But too often Mitchell’s insistence on speed forces him to sacrifice nobility. Precisely because Homer’s Greek is an old inheritance—an amalgam of many styles and periods and dialects going back many centuries (no one ever spoke the Greek you read in Homer)—it has a distinctively archaic quality that, paradoxically, never gets in the way of speed. (It likely sounded to Greek ears the way the King James Bible does to ours: old-fashioned but so much a part of the language that it never registers as stuffy.) For Mitchell, Homer’s famous epithets can obscure what he calls the “meaning”: “ ‘Flashing-helmeted Hector,’ ” he writes, “means no more than ‘Hector.’ ” But “meaning” isn’t the point. Part of the way in which the epic legitimatizes its ability to talk about so many levels of existence and so many kinds of experience is its style: an ancient authority inheres in that old-time diction, the plushly padded epithets and stately rhythms.

Conversing about conversion

Journeys of Faith: Evangelicalism, Eastern Orthodoxy, Catholicism, and AnglicanismJourneys of Faith: Evangelicalism, Eastern Orthodoxy, Catholicism, and Anglicanism by Robert L. Plummer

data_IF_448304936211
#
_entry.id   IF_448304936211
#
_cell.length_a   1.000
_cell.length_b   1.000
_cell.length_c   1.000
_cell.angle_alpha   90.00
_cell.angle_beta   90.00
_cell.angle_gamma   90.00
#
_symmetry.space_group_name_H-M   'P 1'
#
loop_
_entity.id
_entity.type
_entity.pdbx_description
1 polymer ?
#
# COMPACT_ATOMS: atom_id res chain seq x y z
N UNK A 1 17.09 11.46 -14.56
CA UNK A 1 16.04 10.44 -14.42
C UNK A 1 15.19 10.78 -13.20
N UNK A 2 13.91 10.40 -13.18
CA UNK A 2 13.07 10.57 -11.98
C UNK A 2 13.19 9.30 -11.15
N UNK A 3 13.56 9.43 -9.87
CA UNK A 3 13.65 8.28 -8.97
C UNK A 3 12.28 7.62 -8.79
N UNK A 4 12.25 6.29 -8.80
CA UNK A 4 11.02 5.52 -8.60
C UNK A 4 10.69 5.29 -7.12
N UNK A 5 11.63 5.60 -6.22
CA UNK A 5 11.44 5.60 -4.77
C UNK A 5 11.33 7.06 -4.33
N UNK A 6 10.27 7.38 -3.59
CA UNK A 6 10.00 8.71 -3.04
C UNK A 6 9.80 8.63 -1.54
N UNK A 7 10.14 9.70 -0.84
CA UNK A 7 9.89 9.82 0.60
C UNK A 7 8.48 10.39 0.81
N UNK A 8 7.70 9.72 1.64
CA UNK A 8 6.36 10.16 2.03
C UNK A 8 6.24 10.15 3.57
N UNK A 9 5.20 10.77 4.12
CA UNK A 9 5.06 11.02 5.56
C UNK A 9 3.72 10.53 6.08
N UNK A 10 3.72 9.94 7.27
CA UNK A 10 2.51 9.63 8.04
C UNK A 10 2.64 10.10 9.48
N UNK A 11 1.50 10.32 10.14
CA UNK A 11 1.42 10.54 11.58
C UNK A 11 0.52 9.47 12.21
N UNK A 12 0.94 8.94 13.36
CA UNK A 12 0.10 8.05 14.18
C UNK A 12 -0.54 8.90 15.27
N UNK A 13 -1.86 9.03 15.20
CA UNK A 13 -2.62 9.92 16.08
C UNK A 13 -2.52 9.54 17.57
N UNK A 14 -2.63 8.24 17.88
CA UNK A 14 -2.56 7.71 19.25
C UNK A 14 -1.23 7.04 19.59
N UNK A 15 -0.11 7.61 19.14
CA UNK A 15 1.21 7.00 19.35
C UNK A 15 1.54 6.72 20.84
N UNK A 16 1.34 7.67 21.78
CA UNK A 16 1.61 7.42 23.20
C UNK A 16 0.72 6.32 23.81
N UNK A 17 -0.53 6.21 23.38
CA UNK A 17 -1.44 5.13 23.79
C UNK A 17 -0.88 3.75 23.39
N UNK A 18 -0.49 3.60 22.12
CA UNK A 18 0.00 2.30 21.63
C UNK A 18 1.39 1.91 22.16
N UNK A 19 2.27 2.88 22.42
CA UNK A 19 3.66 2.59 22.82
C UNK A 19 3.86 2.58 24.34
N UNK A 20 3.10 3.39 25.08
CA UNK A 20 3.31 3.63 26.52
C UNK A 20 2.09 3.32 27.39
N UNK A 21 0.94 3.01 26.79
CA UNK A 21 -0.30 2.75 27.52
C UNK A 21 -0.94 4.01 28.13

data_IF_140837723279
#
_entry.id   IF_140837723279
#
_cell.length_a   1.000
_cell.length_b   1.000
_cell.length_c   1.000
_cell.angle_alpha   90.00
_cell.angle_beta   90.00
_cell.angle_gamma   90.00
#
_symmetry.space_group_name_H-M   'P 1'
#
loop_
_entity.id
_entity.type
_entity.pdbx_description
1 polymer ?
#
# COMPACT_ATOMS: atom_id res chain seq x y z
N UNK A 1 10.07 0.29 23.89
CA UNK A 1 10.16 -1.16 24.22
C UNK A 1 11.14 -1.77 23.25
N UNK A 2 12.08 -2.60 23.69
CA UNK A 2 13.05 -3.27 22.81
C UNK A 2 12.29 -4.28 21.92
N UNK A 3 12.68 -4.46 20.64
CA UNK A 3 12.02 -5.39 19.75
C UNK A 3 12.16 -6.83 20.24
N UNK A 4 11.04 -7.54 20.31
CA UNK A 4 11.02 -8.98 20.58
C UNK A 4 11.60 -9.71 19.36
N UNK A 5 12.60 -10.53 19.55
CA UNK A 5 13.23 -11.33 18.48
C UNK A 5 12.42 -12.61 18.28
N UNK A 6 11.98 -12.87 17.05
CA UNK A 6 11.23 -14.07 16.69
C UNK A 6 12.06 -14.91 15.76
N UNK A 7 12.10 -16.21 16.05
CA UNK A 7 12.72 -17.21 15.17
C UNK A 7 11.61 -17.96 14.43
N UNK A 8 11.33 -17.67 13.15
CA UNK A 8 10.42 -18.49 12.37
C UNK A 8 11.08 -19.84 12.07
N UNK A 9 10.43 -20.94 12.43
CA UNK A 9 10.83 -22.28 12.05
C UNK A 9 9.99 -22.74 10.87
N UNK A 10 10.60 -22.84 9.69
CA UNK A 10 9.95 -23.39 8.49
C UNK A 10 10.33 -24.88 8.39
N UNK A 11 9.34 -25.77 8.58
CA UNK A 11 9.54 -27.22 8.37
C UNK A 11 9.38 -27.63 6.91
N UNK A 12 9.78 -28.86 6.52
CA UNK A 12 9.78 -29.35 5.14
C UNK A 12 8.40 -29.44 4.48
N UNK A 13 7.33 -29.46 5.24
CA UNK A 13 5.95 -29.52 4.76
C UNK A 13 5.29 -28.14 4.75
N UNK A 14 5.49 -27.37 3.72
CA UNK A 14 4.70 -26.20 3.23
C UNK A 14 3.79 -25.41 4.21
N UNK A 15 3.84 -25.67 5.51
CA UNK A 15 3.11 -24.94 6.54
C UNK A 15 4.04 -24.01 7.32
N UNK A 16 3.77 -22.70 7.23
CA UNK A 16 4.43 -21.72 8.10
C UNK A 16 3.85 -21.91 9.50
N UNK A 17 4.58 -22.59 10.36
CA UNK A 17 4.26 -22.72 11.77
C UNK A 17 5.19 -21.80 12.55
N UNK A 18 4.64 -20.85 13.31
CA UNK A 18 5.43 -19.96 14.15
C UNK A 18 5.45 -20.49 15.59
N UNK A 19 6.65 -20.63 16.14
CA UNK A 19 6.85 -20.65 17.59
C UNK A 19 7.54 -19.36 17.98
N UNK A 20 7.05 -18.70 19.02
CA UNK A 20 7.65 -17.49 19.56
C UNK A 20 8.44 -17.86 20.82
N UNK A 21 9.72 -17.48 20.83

My rating: 3 of 5 stars

The narratives and responses were all pretty interesting. My favorite set was the first, between the Baptist who became Eastern Orthodox and a Baptist seminary professor. Brad Gregory’s response to the Catholic convert to evangelicalism was quite challenging and used a lot of examples from the Reformation period, but he was more successful in pointing out the challenges that disunity poses to Protestants’ claims than in making a compelling case for Catholicism.

I would have liked to see the rejoinders go into more depth in responding to the responses. Overall, it was an informative and readable book.

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Muslim veneration of Mary

At The Christian Century, Philip Jenkins recently noted the importance of Mary to many Muslims as well. After describing a few famous incidents in which Mary was believed to appear in Egypt, he writes